Nick Doble, Husband & Caregiver
Nick Doble had known of Katie’s cancer since they met in 2013. “When it metastasized to her liver, there was never a thought that we should reconsider our relationship,” Nick says. “All I knew was that I wanted to be with her and support her throughout her treatment.”
Nick admits to experiencing a learning curve when it came to understanding Katie’s diagnosis and treatment options, something most loved ones feel early on when emotions are high, and they are receiving an influx of new information. Growing up in the UK, Nick notes that he was much less familiar with clinical research and how to find a trial. “I was so grateful to Jim for the research he was doing and the knowledge he already has as someone in the medical field,” Nick remembers.
As her spouse and caregiver, Nick tried to keep Katie positive during her treatments and provide what she needed most on any given day, whether that was listening, giving her space, or providing a distraction (like the time he caved when she pulled the cancer card to get a dog). During TIL therapy, Katie and Nick branded themselves “the increDOBLES.”
“There were a lot of difficult discussions Nick and I were having that couples our age don’t have to think about, including end of life care and wills,” Katie says. Katie chose to appoint both Nick and Dr. Ortman as her power of attorney so the burden would not fall on one person alone.
As a caregiver, Nick advises others in positions like his to make sure to balance your own wellness and mental health to support your loved one. “For me, exercise has been a great outlet and form of self-care,” Nick says. “It’s so important to find support whether that’s by therapy or talking to others.”
Advocacy Work & Advice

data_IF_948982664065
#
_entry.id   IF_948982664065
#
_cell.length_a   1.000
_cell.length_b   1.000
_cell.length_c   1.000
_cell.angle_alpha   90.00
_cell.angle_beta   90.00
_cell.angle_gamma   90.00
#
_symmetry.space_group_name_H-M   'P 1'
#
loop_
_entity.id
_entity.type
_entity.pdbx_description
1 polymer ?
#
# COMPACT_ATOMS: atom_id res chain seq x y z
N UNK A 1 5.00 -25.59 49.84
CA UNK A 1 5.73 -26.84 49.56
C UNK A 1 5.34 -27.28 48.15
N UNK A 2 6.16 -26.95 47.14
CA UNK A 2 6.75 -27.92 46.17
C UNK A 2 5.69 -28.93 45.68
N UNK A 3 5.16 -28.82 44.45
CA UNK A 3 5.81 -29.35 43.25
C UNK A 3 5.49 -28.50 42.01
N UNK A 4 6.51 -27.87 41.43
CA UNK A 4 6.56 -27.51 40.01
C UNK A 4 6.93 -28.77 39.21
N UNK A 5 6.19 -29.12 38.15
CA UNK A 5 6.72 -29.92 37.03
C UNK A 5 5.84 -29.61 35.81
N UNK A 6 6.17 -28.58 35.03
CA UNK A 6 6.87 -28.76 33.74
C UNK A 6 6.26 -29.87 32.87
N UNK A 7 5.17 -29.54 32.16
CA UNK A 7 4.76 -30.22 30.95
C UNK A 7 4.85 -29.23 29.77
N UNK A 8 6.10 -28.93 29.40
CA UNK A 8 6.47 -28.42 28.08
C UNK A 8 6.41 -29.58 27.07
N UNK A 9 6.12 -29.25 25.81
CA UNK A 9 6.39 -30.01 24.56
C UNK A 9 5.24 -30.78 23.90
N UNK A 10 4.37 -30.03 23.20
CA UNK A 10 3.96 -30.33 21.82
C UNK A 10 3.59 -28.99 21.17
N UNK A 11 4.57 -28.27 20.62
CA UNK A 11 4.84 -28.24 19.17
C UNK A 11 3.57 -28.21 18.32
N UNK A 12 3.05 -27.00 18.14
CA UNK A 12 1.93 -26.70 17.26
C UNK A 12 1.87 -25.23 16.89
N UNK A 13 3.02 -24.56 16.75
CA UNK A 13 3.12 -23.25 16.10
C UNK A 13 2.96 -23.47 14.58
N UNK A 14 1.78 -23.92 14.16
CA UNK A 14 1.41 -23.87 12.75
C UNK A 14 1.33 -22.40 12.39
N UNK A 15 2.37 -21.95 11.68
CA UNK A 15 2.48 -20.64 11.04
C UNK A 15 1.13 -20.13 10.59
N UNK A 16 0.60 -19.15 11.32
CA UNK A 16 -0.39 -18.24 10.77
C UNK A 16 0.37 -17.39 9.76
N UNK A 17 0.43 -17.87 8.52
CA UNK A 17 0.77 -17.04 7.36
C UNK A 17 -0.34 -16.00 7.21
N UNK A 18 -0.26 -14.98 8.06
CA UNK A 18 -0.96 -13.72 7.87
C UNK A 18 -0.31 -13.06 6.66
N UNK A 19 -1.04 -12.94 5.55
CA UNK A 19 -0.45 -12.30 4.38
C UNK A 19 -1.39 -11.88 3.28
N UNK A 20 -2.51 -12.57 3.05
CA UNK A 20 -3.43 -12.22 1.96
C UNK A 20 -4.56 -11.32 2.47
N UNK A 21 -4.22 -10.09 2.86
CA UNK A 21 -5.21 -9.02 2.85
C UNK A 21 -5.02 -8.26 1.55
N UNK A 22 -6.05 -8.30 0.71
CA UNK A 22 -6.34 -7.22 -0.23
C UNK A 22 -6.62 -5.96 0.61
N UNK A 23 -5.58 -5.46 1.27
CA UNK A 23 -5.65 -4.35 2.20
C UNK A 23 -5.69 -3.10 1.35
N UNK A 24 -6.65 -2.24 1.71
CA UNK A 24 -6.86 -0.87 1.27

Katie was a recipient of the 2017 Courage Award at the Melanoma Research Foundation’s Wings of Hope Gala where she had her first public speaking engagement discussing her cancer. The experience motivated Katie to share her story and begin participating in other advocacy projects. Dr. Ortman and Katie shared the father/daughter – doctor/patient perspective at the Colorado Cancer Coalition in 2019. In 2021, Katie received the Outliving It Award from First Descents, a non-profit that provides the healing power of adventures to young adults and caregivers facing cancer and MS.
“I know my cancer journey is a story of hope, which I’m grateful for, but it also comes with a lot of wisdom and knowledge I can share with others because of my dad,” Katie says. “Without him and Nick, I wouldn’t be here today.”
When it comes to sharing advice about getting involved in clinical trials and navigating treatment, Katie and Dr. Ortman have a wealth of information from their experiences.
“I believe in the importance of getting a second opinion and always having a Plan B when it comes to treatment,” Katie shares. “There is no room for ego from doctors when a patient is fighting for their life, it’s not personal. If it weren’t for the second opinion I got, I wouldn’t be here today.”
Dr. Ortman advises patients who may be interested in joining a clinical trial to speak with their care team or oncologist to see if they are eligible or if they have any recommendations.